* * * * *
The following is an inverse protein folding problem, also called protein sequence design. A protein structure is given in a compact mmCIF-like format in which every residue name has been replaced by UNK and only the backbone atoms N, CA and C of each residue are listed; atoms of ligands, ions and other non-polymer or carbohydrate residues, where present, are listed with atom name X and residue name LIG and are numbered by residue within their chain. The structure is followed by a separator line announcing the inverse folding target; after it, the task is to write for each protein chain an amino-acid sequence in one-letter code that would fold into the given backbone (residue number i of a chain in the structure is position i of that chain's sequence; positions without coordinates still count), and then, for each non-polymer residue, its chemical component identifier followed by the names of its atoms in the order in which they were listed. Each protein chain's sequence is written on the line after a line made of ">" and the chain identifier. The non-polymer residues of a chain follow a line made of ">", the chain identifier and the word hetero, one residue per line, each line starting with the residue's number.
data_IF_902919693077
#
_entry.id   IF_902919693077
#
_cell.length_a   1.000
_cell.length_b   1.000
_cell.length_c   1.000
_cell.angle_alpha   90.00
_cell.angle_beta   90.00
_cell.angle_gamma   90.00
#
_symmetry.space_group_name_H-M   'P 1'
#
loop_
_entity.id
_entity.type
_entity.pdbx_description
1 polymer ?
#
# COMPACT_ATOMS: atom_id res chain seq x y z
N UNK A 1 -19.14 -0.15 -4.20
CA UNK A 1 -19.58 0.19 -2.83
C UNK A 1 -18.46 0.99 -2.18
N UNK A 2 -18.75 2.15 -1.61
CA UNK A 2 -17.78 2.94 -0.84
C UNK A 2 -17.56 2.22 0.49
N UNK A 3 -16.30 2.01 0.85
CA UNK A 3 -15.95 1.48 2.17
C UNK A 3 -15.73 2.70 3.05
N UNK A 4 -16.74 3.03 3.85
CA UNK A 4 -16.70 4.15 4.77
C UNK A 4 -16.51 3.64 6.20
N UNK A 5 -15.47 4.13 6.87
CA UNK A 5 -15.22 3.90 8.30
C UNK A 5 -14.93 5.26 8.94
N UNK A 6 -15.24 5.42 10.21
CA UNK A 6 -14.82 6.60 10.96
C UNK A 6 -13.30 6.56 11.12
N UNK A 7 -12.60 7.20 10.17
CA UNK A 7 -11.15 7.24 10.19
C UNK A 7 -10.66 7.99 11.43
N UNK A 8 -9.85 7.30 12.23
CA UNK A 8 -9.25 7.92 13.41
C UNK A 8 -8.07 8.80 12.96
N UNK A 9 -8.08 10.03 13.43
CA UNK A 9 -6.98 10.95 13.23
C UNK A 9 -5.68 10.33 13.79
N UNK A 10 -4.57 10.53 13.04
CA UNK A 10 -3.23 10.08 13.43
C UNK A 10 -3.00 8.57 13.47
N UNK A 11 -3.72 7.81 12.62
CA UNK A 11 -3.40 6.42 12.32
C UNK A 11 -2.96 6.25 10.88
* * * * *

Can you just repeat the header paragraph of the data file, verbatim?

The following is an inverse protein folding problem, also called protein sequence design. A protein structure is given in a compact mmCIF-like format in which every residue name has been replaced by UNK and only the backbone atoms N, CA and C of each residue are listed; atoms of ligands, ions and other non-polymer or carbohydrate residues, where present, are listed with atom name X and residue name LIG and are numbered by residue within their chain. The structure is followed by a separator line announcing the inverse folding target; after it, the task is to write for each protein chain an amino-acid sequence in one-letter code that would fold into the given backbone (residue number i of a chain in the structure is position i of that chain's sequence; positions without coordinates still count), and then, for each non-polymer residue, its chemical component identifier followed by the names of its atoms in the order in which they were listed. Each protein chain's sequence is written on the line after a line made of ">" and the chain identifier. The non-polymer residues of a chain follow a line made of ">", the chain identifier and the word hetero, one residue per line, each line starting with the residue's number.